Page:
FERGUSON: The protesters are young, mostly in their early twenties, some covered in glitter. They carry posters that say things like Sony supports rape. Or, Kesha deserves freedom. Some of the signs are handmade. Lori Belovin’s is by far the most ornate.
FERGUSON: It’s very involved. How long did it take you to make this?
Uh, all night. I started at like, 11 o’clock last night, and I haven’t slept.
FERGUSON: Oh, wow.
FERGUSON: An all-nighter on a protest poster might seem a bit excessive, but Kesha’s case has mobilized her fans. Last Friday, a New York City court ruled that the singer will not be released from her contract with Sony amid a lawsuit that claims her producer, industry power player Dr. Luke, drugged and physically and sexually assaulted her.
In the wake of the ruling, many musicians, like Adele, publicly declared their support for the singer this week, while chart topper Taylor Swift went even further: donating a quarter of a million dollars to Kesha’s legal efforts. Today, the supporters outside Sony are mostly long time fans of the singer, like Artie Davis.
DAVIS: I’ve been a fan of Kesha since about 2009, 2010, and right now, we’re here to set her free hopefully, get her out of a destructive working environment.
FERGUSON: Sean Flynn is also a fan. And he’s especially bothered by the way the court and Sony have treated Kesha–as their legal possession, not as a woman being forced to worked alongside her alleged abuser. (0:10)
FLYNN: It’s messed up that they treat her like a stock portfolio. You know, they talk about their investment in her. She’s more than that. She’s a human being, and she deserves respect, and it’s really that simple. (0:09)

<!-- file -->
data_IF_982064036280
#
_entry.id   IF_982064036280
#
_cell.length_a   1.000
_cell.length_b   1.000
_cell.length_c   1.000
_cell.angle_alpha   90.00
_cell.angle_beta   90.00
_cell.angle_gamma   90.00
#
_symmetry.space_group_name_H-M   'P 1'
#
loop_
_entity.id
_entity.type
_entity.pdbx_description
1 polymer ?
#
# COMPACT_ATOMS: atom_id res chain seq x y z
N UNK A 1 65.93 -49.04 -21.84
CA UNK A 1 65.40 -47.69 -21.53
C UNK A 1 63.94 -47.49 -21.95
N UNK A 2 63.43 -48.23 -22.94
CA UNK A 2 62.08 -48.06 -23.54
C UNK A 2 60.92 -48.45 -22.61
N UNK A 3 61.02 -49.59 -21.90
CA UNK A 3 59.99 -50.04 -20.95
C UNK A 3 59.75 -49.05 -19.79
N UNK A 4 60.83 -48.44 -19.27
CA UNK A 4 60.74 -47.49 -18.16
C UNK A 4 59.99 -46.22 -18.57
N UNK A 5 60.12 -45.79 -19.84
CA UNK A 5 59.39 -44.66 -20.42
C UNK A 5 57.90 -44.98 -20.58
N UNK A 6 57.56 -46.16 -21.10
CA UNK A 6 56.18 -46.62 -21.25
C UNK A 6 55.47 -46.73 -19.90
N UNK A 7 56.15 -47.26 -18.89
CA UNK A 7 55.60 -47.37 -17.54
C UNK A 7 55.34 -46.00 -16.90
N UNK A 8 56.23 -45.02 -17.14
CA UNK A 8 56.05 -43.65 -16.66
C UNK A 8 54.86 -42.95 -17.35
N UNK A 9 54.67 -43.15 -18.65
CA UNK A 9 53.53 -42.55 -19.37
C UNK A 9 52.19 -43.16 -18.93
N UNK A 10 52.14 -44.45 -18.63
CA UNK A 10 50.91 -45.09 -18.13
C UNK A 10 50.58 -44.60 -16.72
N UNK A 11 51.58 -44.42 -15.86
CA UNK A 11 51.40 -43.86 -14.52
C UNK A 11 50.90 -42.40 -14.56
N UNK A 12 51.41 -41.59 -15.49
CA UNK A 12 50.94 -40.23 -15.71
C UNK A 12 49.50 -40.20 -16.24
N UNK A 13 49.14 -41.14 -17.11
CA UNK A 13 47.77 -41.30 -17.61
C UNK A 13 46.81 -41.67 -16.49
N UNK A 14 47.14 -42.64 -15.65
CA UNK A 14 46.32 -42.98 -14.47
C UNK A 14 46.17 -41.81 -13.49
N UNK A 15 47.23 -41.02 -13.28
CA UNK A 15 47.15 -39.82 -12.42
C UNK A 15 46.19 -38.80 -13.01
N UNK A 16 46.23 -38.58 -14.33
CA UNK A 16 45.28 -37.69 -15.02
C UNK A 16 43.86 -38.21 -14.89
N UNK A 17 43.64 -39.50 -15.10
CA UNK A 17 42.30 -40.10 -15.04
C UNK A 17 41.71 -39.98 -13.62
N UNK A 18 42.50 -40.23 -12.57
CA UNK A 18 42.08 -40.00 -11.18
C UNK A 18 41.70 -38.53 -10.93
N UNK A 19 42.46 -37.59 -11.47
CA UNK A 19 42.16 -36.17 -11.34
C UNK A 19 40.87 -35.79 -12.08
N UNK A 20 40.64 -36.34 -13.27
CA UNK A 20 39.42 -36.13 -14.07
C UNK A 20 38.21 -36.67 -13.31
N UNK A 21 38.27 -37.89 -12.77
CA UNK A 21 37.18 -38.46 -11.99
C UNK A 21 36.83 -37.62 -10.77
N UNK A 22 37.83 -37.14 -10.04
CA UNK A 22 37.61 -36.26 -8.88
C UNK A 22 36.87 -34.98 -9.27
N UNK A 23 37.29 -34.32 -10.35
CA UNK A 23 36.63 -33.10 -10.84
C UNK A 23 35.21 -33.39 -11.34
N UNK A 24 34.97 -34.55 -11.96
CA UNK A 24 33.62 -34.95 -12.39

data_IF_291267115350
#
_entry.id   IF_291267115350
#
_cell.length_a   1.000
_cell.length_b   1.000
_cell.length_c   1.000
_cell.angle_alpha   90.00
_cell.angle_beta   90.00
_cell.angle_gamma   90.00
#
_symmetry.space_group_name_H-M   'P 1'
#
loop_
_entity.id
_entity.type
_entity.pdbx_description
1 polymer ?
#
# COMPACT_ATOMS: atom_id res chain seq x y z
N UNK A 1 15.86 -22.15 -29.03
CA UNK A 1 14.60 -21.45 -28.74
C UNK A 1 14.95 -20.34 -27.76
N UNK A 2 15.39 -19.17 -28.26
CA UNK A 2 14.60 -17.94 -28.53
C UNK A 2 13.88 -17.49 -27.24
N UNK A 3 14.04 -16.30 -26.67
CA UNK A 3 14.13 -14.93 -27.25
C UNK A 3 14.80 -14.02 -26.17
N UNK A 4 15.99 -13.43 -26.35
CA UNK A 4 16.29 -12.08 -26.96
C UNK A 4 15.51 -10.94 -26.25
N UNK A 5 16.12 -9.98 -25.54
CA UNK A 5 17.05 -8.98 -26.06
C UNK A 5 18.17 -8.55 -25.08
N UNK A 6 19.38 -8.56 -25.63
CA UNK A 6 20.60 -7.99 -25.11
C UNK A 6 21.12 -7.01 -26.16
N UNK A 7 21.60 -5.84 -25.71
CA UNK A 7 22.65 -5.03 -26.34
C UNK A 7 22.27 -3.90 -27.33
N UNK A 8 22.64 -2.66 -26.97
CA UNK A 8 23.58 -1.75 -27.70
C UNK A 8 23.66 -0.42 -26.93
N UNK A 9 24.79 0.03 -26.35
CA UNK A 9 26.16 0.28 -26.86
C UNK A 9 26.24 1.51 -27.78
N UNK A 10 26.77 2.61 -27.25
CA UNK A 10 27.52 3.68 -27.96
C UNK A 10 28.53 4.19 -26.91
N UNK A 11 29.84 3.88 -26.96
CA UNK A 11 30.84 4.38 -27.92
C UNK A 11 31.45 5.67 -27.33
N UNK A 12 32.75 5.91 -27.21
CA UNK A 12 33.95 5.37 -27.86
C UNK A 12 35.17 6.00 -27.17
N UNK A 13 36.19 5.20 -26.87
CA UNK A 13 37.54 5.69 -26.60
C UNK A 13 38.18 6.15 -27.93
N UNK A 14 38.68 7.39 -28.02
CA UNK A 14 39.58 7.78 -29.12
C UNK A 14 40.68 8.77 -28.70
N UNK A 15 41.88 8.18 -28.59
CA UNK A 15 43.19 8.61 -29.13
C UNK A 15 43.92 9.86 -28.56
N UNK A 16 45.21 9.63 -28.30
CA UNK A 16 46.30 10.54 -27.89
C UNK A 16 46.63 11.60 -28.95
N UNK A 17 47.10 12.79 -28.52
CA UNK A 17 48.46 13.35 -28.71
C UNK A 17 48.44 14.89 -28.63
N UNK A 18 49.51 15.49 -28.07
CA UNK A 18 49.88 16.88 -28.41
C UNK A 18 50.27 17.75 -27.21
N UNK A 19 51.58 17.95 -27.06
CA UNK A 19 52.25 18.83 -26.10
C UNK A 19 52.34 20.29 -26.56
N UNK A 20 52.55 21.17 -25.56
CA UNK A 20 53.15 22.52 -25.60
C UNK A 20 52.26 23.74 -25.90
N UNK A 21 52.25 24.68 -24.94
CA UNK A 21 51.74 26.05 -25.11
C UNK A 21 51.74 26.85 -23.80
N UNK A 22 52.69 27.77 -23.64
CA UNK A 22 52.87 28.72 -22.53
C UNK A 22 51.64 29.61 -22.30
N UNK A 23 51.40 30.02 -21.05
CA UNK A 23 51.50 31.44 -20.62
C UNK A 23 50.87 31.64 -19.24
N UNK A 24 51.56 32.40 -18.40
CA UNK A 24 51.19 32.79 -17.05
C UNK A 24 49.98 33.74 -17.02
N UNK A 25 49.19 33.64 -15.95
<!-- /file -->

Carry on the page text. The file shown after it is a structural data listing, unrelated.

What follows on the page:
FERGUSON 4: But the protest didn’t just attract the singer’s fans. (0:04)
FERGUSON: So are you a fan of Kesha?
LOSCH: So…I would probably not have been able to name a Kesha song before last week. (0:07)
FERGUSON: Jessie Losch, a teacher and actress who works with young girls, wants to send a message to her students.
LOSCH: The girls that I work with, we’re talking about empowerment and ownership, and for me, she’s a woman representing all of us, and sometimes when our voices are silent, we need everyone else to stand up and be a voice for us.
FERGUSON: But however well intentioned the protest in front of the Sony building, Kesha’s future looks muddled at best. Cassandra Spangler, a music attorney, said that given the few, unappealing legal options that remain–appeal, record with Dr. Luke, or don’t record at all–enough public pressure might force Sony’s hand.
SPANGLER: I think if there’s enough of a public outcry, Sony might say, well, you know, it’s in our best interest to sort of try to take care of this in a way that makes the public happy.
FERGUSON: And the noise from fans and celebrities alike might make a difference there.
SPANGLER: You have a lot of fans speaking out and you also have a lot of other female artists who have stepped up since this has happened to show support for her.
FERGUSON: Only time will tell if all these protests will put enough pressure on Sony, but for now the battle for hearts and minds wages on. Katie Ferguson, Columbia Radio News.